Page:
Pancreatic-duodenal homeobox 1 (PDX-1) is a transcription factor that regulates embryologic pancreas development and insulin expression in the adult islet; however, it is overexpressed in many types of cancer, including pancreatic cancer. The purpose of this study was to investigate the role of PDX-1 in tumorigenesis in human cells.
In vitro cell proliferation, invasion, and transformation were performed in human embryonic kidney cell line (HEK 293), pancreatic cancer cell line MIA PaCa2, and human pancreatic ductal epithelial (HPDE) cells transiently or stably expressing PDX-1 or green fluorescent protein (GFP) PDX-1, with or without cotransfection of PDX-1 short hairpin RNA (shRNA). In vivo tumor formation was carried out in severe combined immunodeficiency (SCID) mice with subcutaneous injection of HEK 293 and MIA PaCa2 stably transfected cells. Cell cycle was analyzed by Western blot or immunostaining. Microarray of RNA from pancreatic adenocarcinoma cells with and without PDX-1 shRNA was performed and analyzed.
Transient and stable expressing PDX-1 significantly increased cell proliferation and invasion in HEK 293, human pancreatic ductal epithelial (HPDE), and MIA PaCa2 cells versus controls (P < .05), human PDX-1 shRNA reversed these effects. Expression of PDX-1 significantly increased colony formation in HEK 293, HPDE, and MIA PaCa2 cells versus controls in vitro (P < .05). PDX-1 promoted HEK 293 and MIA PaCa2 tumor formation in SCID mice as compared with that of control (P < .05). PDX-1 overexpression disrupted cell cycles proteins. PDX-1 expression was confirmed by Western blot and tracked by viewing of GFP–PDX-1 expression. Microarray data support an oncogenic role of PDX-1 in pancreas cancer cells.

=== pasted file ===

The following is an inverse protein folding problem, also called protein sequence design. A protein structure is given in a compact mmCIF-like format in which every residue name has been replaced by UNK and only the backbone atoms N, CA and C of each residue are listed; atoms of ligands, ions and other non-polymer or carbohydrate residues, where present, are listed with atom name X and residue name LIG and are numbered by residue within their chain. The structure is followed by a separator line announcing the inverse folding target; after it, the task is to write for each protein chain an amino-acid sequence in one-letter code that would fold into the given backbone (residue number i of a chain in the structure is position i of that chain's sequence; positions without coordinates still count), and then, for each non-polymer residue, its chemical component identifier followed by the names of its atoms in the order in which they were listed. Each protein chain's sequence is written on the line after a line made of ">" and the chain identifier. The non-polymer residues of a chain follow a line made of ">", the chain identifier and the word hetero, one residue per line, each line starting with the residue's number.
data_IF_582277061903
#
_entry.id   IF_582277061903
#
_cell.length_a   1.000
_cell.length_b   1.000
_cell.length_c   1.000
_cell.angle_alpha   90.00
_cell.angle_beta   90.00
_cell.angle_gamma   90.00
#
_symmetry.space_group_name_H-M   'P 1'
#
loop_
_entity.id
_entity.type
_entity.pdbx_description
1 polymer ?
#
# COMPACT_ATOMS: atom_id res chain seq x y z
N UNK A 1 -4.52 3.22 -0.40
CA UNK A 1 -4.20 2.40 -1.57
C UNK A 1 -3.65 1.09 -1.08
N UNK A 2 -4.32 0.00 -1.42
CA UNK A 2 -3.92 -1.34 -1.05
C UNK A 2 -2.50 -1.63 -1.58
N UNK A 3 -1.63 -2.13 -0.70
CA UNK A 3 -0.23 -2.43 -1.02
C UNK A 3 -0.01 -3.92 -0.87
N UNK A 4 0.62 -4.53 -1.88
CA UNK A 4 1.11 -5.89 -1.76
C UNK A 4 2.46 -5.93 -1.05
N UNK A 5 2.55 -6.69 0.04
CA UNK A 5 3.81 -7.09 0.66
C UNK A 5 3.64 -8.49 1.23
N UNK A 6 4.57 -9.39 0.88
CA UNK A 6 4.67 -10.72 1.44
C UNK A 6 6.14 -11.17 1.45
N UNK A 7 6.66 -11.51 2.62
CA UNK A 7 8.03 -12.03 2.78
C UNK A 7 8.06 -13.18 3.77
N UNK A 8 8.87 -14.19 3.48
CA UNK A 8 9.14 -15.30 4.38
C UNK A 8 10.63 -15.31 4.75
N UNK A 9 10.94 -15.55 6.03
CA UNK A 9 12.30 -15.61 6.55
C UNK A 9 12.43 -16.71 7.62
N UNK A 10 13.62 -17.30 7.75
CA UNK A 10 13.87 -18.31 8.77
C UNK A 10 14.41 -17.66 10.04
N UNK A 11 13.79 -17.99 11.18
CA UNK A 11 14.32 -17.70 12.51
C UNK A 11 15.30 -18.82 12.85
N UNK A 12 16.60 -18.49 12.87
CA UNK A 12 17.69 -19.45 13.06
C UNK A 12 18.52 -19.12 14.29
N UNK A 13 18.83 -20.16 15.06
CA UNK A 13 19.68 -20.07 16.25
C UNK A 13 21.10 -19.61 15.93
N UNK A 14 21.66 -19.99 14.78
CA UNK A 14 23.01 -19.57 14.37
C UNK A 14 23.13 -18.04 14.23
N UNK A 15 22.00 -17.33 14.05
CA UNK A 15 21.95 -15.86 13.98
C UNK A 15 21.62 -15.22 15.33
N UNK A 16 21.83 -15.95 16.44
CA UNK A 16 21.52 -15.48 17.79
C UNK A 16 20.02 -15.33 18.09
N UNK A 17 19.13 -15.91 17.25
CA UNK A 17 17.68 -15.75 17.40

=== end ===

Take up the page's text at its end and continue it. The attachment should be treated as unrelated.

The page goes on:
Mechanisms involved in oncogenesis include activation of oncogenes and inactivation of tumor suppressor genes,1-4 signaling pathways including Wnt, transforming growth factor (TGF)α, TGFβ, endothelial growth factor,5-9 and re-expression of embryonic genes such as sonic Hedgehog (SHH), Notch, and pancreatic and duodenal homeobox-factor 1 (PDX-1). Notch and SHH have been well characterized as oncogenes,10, 11 but the role of PDX-1 in tumorigenesis remains unclear.
PDX-1 has been demonstrated to play a crucial role in the development and differentiation of the pancreas. In adult pancreas, PDX-1 regulates multiple genes such as insulin, islet amyloid polypeptide, somatostatin, glucokinase, and elastase-1 to maintain homeostasis of the endocrine and exocrine pancreas.12, 13 PDX-1 is required for proliferation and neogenesis of islet cells after chronic hypoglycemic challenge.14-16 Re-expression of PDX-1 has been found in adult duct cells in certain conditions such as pancreatectomy and pancreatitis.17, 18 PDX-1 expression also was observed in several pancreatic cancer mouse models,19-21 supporting the hypothesis that PDX-1 could participate in the carcinogenesis of pancreatic cancer in mice. Furthermore, persistent expression of PDX-1 induced acinar-to-ductal cell metaplasia in the transgenic mouse pancreas, representing a potential initiating event to malignancy.22 Most recently, PDX-1–positive cells have been shown to be an origin of pancreatic cancer, supporting their multipotent role as a stem cell of pancreatic cancer.23 Thus PDX-1 not only is required for pancreatogenesis and maintenance of pancreatic homeostasis, but also plays a key role in mediation of cell differentiation and metaplasia.
Interestingly, PDX-1 was overexpressed in most solid cancers, including pancreatic, liver, prostate, ovarian, kidney, gastric, breast, lung, and colon.24-30 It has been shown that 50% to 100% of human pancreatic cancers overexpress PDX-1 and that PDX-1 overexpression is associated with advanced clinical pathological stages and poor prognosis.25, 26, 29, 31, 32 These observations suggest that PDX-1 could mediate tumorigenesis. In the present study, we have generated in vitro and in vivo data in 4 human cell lines using several oncogenesis techniques that strongly support the hypothesis that PDX-1 is a potential oncogene in mediation of tumorigenesis in pancreatic cancer.
MATERIALS AND METHODS
Cell Lines, Vectors, and Antibodies